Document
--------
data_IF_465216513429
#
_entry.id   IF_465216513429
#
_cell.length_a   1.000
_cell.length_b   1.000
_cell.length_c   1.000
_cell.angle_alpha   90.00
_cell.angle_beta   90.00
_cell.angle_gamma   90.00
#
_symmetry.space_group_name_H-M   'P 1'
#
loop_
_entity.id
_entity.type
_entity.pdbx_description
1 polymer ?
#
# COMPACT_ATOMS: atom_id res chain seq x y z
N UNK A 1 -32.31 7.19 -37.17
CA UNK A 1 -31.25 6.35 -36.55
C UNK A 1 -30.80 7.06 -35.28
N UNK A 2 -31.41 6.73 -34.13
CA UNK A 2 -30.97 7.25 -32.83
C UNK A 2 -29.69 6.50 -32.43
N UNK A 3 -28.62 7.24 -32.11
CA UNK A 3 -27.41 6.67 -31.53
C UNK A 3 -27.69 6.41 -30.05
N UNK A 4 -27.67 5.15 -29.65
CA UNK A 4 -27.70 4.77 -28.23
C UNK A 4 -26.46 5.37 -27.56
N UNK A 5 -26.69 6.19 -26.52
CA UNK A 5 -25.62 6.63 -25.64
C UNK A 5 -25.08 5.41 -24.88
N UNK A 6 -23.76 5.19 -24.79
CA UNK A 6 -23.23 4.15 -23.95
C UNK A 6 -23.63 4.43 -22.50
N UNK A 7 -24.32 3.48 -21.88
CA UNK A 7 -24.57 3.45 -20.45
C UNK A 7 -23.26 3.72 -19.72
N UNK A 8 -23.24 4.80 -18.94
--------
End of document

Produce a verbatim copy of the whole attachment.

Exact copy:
data_IF_465216513429
#
_entry.id   IF_465216513429
#
_cell.length_a   1.000
_cell.length_b   1.000
_cell.length_c   1.000
_cell.angle_alpha   90.00
_cell.angle_beta   90.00
_cell.angle_gamma   90.00
#
_symmetry.space_group_name_H-M   'P 1'
#
loop_
_entity.id
_entity.type
_entity.pdbx_description
1 polymer ?
#
# COMPACT_ATOMS: atom_id res chain seq x y z
N UNK A 1 -32.31 7.19 -37.17
CA UNK A 1 -31.25 6.35 -36.55
C UNK A 1 -30.80 7.06 -35.28
N UNK A 2 -31.41 6.73 -34.13
CA UNK A 2 -30.97 7.25 -32.83
C UNK A 2 -29.69 6.50 -32.43
N UNK A 3 -28.62 7.24 -32.11
CA UNK A 3 -27.41 6.67 -31.53
C UNK A 3 -27.69 6.41 -30.05
N UNK A 4 -27.67 5.15 -29.65
CA UNK A 4 -27.70 4.77 -28.23
C UNK A 4 -26.46 5.37 -27.56
N UNK A 5 -26.69 6.19 -26.52
CA UNK A 5 -25.62 6.63 -25.64
C UNK A 5 -25.08 5.41 -24.88
N UNK A 6 -23.76 5.19 -24.79
CA UNK A 6 -23.23 4.15 -23.95
C UNK A 6 -23.63 4.43 -22.50
N UNK A 7 -24.32 3.48 -21.88
CA UNK A 7 -24.57 3.45 -20.45
C UNK A 7 -23.26 3.72 -19.72
N UNK A 8 -23.24 4.80 -18.94